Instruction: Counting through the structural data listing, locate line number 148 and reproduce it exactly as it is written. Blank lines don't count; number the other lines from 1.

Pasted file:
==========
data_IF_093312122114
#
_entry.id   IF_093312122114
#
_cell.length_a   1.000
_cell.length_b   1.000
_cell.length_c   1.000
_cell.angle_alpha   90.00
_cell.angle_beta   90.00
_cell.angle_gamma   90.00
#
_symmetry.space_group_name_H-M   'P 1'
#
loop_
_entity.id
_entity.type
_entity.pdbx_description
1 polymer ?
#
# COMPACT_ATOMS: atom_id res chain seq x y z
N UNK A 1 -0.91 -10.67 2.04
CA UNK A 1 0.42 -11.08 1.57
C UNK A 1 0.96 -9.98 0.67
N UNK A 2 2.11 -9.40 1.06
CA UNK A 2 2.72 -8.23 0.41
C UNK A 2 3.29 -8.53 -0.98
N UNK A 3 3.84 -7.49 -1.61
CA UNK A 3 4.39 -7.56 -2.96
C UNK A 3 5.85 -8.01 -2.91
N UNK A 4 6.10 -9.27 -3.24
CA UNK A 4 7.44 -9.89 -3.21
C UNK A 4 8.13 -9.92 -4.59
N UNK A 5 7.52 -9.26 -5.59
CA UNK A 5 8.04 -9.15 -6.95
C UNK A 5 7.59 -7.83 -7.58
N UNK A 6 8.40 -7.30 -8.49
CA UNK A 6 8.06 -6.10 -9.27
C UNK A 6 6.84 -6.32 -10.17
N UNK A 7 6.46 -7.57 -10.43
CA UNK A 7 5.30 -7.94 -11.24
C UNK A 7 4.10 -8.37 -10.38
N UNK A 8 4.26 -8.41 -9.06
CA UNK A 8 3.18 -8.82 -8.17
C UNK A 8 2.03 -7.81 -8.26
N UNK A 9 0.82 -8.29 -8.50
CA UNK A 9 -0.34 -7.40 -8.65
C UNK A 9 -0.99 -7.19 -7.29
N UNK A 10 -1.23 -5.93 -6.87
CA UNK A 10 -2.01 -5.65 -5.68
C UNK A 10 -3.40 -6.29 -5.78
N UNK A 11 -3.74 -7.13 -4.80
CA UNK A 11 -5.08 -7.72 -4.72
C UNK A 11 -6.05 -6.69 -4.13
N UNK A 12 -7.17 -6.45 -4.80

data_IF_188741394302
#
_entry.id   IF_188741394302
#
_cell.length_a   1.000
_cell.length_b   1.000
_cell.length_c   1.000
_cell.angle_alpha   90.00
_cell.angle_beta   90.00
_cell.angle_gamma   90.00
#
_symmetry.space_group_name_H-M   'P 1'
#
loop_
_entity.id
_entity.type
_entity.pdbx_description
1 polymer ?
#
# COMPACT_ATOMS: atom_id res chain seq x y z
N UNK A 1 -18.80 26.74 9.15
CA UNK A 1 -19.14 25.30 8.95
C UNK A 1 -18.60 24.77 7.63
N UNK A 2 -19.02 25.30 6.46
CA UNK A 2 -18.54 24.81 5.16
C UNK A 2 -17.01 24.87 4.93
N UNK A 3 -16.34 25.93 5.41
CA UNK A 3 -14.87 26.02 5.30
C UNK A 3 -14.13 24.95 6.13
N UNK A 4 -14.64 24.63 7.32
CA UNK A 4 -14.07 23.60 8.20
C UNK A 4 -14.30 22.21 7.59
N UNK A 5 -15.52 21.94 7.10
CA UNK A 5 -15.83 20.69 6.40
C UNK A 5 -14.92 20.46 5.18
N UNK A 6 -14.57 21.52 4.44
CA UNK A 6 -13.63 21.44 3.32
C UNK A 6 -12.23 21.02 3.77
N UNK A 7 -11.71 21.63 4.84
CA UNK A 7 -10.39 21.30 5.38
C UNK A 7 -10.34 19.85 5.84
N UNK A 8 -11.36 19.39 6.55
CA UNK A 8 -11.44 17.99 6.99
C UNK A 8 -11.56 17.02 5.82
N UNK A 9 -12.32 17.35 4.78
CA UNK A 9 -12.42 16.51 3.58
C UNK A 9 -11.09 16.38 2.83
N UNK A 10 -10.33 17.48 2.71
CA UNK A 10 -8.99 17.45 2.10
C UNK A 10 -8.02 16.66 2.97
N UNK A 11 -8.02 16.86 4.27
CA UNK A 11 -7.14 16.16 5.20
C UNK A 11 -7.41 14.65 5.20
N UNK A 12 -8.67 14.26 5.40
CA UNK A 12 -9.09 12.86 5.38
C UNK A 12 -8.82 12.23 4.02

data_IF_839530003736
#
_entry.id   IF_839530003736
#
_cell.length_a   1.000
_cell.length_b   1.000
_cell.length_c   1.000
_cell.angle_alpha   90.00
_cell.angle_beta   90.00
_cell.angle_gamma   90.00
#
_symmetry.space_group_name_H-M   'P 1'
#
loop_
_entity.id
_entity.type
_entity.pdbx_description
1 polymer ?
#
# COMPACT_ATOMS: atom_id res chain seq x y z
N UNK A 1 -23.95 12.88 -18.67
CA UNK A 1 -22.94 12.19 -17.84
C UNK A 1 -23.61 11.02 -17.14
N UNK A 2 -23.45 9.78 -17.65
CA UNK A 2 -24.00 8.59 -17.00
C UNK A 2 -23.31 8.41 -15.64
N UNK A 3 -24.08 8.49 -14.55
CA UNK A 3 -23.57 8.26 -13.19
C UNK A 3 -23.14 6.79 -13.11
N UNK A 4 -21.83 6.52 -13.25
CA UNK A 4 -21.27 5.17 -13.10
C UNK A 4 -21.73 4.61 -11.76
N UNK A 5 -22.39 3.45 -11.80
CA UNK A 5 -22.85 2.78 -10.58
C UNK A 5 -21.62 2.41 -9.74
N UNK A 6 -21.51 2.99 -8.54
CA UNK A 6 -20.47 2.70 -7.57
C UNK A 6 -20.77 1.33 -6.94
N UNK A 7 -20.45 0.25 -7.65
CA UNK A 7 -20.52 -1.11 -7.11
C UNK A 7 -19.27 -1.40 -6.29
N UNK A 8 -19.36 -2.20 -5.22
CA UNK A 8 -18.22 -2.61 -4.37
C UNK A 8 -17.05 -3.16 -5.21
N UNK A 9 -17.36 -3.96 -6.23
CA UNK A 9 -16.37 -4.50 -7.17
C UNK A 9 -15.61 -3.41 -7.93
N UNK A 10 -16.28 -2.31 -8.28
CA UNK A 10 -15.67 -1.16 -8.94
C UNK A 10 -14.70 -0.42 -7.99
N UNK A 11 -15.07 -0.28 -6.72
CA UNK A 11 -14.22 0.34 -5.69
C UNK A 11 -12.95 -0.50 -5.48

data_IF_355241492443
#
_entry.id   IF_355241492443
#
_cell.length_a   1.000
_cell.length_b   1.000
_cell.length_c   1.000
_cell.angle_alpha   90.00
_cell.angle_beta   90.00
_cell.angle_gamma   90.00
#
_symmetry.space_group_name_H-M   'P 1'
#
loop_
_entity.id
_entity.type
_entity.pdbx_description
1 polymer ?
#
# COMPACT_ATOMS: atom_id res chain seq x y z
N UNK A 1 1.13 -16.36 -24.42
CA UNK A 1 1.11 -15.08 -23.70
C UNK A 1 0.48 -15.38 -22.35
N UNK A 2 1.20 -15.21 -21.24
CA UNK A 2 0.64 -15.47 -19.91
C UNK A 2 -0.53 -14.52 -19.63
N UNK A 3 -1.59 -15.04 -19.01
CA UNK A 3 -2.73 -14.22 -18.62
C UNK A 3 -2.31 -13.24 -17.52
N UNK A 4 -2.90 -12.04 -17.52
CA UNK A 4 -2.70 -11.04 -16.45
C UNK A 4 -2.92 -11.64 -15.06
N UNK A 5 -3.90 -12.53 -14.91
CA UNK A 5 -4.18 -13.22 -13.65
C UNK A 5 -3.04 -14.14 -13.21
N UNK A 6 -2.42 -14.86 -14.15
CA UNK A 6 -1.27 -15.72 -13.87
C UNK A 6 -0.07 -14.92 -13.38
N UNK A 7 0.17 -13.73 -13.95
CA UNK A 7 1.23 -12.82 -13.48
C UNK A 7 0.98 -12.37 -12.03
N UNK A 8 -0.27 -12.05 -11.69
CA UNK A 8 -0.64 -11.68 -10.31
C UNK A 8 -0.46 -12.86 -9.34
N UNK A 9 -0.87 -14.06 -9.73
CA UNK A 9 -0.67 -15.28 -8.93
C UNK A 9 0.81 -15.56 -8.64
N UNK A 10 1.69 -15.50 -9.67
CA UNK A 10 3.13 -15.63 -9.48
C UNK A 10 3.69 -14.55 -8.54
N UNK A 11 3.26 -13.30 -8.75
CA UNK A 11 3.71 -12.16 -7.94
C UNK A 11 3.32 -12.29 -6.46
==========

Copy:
C UNK A 6 -20.77 1.33 -6.94